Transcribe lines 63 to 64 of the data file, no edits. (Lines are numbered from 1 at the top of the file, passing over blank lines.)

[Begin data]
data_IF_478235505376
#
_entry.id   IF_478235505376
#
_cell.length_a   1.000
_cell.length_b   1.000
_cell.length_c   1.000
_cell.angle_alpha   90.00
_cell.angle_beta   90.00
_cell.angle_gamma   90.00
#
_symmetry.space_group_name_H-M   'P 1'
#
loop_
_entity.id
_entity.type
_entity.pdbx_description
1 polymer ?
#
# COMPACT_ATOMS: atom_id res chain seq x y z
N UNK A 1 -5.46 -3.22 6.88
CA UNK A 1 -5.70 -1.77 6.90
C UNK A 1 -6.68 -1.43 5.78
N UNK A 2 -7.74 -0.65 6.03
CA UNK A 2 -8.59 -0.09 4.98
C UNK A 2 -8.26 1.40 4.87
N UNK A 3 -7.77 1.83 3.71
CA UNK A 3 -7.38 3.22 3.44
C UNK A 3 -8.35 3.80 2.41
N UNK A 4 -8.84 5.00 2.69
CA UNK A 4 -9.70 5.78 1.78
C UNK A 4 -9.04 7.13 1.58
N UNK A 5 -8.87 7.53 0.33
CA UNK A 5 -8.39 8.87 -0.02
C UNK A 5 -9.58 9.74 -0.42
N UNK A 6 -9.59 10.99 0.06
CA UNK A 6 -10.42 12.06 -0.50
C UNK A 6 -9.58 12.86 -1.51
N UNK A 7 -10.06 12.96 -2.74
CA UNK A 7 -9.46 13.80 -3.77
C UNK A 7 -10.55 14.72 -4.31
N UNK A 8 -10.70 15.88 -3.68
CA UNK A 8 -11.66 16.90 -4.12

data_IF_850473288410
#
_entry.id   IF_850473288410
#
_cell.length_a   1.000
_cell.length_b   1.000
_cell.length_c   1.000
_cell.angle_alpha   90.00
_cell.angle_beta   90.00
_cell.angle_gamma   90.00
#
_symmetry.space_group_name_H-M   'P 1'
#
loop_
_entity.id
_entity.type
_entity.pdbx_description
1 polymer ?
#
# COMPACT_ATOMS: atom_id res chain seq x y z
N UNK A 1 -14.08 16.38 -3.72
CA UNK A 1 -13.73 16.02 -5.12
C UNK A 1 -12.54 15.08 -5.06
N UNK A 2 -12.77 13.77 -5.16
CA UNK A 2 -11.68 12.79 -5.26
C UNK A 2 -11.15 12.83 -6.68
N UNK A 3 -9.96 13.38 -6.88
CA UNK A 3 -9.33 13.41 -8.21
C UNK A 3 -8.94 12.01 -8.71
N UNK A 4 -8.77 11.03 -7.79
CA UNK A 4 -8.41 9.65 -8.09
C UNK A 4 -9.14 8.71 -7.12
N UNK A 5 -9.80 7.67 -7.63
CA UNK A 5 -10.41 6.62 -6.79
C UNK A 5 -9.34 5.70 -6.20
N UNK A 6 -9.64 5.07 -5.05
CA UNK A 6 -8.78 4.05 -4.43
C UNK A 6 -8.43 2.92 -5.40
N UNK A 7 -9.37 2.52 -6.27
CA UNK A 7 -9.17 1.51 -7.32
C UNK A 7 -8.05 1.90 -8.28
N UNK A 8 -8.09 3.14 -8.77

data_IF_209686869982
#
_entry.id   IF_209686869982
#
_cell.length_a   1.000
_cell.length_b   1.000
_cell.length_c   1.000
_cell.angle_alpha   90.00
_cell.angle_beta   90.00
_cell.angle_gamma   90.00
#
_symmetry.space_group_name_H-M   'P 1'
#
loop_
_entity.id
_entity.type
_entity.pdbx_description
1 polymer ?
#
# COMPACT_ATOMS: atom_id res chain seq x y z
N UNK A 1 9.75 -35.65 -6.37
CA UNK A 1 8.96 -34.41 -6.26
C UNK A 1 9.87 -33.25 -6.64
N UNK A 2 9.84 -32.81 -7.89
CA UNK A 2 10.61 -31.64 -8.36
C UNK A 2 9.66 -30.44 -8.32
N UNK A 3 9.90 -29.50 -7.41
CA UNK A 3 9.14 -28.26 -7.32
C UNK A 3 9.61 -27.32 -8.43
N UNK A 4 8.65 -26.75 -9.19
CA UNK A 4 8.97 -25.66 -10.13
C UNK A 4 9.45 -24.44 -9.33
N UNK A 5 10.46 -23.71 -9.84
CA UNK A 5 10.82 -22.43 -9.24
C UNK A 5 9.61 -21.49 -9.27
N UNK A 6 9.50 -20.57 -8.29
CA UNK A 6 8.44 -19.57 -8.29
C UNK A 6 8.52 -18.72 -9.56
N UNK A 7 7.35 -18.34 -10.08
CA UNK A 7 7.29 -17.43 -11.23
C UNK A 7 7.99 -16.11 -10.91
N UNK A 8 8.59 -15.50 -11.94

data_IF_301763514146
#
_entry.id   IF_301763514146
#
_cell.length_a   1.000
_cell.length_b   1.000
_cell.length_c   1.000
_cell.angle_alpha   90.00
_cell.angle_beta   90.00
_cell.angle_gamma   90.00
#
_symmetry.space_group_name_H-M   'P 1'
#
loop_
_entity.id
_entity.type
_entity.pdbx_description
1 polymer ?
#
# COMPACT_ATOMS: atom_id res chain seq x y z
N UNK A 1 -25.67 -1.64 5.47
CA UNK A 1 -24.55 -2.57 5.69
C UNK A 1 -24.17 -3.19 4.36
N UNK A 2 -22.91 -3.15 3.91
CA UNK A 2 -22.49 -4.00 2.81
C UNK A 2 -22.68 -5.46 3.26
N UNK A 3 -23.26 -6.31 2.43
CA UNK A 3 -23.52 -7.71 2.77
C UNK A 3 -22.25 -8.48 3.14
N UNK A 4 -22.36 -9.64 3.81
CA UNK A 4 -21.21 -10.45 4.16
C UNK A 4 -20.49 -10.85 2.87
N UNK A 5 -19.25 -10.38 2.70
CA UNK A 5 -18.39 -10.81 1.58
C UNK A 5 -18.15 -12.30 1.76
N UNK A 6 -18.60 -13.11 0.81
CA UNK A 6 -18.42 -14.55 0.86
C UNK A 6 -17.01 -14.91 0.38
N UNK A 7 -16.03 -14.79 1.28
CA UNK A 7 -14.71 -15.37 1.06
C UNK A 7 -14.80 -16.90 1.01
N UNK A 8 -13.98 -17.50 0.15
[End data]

# COMPACT_ATOMS: atom_id res chain seq x y z
N UNK A 1 -14.08 16.38 -3.72